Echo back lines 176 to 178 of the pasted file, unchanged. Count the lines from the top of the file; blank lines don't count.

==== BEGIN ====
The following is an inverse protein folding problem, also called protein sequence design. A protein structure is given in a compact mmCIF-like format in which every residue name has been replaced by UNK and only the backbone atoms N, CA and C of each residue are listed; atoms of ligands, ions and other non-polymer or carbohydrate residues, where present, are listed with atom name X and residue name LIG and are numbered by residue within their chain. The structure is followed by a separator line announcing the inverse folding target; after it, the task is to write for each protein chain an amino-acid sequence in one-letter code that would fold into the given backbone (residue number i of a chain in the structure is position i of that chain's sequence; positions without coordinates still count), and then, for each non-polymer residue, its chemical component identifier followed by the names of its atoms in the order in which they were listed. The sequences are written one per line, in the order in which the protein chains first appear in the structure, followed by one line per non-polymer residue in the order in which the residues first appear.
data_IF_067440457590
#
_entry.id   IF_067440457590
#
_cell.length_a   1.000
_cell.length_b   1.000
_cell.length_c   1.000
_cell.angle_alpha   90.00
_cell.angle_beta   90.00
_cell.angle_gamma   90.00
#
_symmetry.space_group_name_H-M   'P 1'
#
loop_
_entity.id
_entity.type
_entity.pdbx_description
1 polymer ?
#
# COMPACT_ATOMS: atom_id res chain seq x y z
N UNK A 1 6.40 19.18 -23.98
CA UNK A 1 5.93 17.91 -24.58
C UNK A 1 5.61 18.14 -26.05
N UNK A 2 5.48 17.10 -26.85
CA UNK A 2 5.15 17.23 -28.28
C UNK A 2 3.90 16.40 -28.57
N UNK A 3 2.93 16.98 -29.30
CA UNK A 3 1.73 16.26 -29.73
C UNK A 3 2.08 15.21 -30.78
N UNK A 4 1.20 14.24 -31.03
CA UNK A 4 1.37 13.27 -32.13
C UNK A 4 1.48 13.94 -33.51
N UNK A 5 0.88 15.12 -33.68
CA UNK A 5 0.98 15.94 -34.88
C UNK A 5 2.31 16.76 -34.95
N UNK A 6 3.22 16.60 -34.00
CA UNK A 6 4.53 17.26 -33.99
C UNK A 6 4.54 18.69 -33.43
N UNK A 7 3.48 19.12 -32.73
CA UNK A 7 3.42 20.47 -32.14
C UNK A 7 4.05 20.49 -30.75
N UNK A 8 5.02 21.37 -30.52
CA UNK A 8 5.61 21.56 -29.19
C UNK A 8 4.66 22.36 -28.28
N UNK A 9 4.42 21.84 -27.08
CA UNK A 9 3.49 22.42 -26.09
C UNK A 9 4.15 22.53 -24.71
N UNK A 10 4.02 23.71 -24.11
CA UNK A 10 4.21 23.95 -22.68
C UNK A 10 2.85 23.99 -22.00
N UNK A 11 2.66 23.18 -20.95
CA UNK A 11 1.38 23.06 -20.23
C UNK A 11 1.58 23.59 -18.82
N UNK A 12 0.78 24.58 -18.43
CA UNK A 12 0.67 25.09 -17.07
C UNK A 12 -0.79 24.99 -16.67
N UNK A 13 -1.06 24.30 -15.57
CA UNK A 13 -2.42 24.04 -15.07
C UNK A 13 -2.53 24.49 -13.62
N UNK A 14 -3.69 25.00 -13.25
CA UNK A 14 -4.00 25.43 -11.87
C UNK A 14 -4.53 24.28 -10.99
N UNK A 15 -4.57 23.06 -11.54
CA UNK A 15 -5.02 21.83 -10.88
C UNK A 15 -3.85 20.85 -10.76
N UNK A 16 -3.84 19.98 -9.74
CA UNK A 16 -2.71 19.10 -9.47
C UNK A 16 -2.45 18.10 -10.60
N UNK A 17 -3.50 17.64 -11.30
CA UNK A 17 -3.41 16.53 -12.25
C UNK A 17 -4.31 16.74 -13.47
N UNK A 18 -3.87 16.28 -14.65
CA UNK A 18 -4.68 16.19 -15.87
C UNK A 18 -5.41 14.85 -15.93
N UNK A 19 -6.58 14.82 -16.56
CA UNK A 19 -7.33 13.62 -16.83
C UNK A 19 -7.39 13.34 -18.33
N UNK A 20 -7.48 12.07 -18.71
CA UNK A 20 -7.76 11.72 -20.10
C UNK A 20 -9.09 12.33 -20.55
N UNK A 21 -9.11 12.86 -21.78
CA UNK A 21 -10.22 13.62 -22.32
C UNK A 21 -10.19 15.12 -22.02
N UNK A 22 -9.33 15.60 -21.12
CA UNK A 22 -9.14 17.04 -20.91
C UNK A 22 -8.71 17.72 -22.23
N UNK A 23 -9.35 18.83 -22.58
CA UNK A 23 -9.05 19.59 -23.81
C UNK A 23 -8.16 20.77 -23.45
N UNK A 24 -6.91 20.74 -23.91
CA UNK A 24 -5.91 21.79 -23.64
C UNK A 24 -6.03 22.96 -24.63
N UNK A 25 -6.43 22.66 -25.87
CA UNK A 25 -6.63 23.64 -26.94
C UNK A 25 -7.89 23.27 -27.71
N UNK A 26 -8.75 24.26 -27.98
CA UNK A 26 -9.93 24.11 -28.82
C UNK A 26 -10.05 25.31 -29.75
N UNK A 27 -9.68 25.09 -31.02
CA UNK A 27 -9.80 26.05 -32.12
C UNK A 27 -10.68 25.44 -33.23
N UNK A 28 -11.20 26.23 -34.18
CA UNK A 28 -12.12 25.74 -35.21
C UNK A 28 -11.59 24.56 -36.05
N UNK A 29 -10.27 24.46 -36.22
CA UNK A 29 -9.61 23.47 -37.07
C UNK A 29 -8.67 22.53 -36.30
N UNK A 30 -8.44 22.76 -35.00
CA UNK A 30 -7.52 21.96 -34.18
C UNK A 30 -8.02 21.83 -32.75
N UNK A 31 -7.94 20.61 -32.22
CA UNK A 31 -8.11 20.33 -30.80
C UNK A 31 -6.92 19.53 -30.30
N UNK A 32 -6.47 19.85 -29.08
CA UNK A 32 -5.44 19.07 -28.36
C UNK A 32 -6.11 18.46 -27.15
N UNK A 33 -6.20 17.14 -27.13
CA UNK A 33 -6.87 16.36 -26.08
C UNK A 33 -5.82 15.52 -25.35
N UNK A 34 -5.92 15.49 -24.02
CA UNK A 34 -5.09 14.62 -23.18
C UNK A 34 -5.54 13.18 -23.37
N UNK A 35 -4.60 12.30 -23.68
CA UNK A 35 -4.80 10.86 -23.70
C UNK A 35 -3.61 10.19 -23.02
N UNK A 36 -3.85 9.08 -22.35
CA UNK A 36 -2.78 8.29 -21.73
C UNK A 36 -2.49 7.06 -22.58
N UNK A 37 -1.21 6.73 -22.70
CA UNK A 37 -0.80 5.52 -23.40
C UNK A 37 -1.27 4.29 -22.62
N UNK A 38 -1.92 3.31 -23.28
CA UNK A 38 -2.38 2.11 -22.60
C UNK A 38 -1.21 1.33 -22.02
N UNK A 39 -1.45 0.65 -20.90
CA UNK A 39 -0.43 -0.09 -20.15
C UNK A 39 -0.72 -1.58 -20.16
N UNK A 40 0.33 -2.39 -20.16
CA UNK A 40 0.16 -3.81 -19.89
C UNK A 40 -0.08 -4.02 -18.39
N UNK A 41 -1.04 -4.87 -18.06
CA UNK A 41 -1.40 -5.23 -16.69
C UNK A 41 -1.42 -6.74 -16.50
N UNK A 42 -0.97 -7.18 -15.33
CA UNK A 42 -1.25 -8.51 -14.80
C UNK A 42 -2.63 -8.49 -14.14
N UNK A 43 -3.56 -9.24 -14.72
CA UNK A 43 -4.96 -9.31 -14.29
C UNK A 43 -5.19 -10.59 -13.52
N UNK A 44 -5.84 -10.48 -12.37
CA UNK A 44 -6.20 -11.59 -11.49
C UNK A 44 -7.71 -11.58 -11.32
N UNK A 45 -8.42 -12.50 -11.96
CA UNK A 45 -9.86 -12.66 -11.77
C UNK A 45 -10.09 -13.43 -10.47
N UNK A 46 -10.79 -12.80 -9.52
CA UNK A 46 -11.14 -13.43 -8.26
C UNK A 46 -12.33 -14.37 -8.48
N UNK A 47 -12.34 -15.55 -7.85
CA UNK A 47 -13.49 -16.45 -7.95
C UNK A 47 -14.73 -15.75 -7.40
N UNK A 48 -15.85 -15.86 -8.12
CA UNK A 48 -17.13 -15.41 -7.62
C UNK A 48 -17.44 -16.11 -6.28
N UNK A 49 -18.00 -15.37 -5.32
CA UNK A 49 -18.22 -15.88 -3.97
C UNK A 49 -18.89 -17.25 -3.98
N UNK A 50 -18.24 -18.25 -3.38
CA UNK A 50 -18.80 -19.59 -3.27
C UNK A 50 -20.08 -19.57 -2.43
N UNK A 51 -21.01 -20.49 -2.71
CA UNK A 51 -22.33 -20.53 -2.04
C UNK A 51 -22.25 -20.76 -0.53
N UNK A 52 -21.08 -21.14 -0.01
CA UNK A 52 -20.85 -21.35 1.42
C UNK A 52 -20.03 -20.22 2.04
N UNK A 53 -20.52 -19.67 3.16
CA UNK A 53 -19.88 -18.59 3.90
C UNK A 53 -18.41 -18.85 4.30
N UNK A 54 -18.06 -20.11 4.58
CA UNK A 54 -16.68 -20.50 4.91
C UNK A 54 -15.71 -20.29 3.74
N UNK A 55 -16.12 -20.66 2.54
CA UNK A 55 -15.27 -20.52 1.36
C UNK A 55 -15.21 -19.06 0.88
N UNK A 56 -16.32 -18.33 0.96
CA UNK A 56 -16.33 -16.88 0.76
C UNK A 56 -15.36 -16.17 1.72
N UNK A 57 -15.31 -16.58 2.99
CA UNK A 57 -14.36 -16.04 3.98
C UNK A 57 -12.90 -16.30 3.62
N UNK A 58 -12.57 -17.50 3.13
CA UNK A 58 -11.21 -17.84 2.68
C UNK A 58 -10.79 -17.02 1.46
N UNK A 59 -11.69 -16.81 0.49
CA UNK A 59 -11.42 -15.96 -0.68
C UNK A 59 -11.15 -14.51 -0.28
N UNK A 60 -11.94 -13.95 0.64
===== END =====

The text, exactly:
CA UNK A 52 -20.85 -21.35 1.42
C UNK A 52 -20.03 -20.22 2.04
N UNK A 53 -20.52 -19.67 3.16